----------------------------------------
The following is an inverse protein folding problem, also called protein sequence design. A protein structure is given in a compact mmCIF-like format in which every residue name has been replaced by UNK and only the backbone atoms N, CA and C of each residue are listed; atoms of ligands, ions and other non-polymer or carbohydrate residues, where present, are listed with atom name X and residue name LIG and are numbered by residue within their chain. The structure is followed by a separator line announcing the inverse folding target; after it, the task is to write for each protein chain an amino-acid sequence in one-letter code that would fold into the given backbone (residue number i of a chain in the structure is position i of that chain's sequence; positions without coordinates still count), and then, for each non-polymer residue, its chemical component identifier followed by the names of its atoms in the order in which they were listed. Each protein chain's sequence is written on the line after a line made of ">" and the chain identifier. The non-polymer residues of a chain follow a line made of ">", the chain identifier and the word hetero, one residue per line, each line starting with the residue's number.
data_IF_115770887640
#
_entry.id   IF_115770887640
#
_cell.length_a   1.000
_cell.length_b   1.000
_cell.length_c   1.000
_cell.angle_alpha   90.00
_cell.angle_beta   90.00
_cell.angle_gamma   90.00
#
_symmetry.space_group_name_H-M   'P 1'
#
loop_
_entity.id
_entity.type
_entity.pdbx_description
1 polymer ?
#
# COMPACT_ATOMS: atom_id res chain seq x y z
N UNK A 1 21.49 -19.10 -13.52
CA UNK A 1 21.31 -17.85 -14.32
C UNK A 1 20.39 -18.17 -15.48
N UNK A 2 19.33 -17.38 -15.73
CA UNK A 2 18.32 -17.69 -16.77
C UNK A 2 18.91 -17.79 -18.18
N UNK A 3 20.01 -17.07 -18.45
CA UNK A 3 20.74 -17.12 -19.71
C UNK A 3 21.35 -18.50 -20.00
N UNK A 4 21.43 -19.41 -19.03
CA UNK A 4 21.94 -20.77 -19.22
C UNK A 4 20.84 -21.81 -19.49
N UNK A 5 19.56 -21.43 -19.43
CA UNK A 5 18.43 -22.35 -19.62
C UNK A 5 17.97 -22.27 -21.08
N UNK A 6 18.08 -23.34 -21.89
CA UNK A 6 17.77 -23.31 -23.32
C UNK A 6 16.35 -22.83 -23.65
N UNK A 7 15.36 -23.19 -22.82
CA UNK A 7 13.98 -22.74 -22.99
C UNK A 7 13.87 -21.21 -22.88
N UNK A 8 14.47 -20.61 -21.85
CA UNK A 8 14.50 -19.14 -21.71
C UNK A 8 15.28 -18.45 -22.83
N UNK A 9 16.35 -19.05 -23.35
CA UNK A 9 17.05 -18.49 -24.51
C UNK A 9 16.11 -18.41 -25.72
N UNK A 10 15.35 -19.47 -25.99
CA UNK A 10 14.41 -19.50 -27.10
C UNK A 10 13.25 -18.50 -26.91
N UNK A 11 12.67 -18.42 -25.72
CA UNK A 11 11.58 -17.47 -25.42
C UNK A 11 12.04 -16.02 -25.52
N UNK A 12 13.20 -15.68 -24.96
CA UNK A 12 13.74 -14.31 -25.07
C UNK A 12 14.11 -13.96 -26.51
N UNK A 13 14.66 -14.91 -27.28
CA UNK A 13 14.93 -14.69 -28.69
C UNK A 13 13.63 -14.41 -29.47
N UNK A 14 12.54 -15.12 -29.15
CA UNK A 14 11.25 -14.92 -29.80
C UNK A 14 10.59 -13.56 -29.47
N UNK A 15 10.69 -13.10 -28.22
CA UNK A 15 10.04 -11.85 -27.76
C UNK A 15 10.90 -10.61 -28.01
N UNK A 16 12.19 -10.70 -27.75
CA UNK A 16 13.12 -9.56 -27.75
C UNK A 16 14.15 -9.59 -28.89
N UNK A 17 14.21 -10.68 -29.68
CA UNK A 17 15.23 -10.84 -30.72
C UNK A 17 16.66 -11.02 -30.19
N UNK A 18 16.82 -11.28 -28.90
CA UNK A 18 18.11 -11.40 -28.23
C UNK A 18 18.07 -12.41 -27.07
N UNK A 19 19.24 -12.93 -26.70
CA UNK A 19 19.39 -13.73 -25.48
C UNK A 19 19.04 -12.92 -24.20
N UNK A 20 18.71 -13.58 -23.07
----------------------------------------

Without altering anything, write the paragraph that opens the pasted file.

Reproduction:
The following is an inverse protein folding problem, also called protein sequence design. A protein structure is given in a compact mmCIF-like format in which every residue name has been replaced by UNK and only the backbone atoms N, CA and C of each residue are listed; atoms of ligands, ions and other non-polymer or carbohydrate residues, where present, are listed with atom name X and residue name LIG and are numbered by residue within their chain. The structure is followed by a separator line announcing the inverse folding target; after it, the task is to write for each protein chain an amino-acid sequence in one-letter code that would fold into the given backbone (residue number i of a chain in the structure is position i of that chain's sequence; positions without coordinates still count), and then, for each non-polymer residue, its chemical component identifier followed by the names of its atoms in the order in which they were listed. Each protein chain's sequence is written on the line after a line made of ">" and the chain identifier. The non-polymer residues of a chain follow a line made of ">", the chain identifier and the word hetero, one residue per line, each line starting with the residue's number.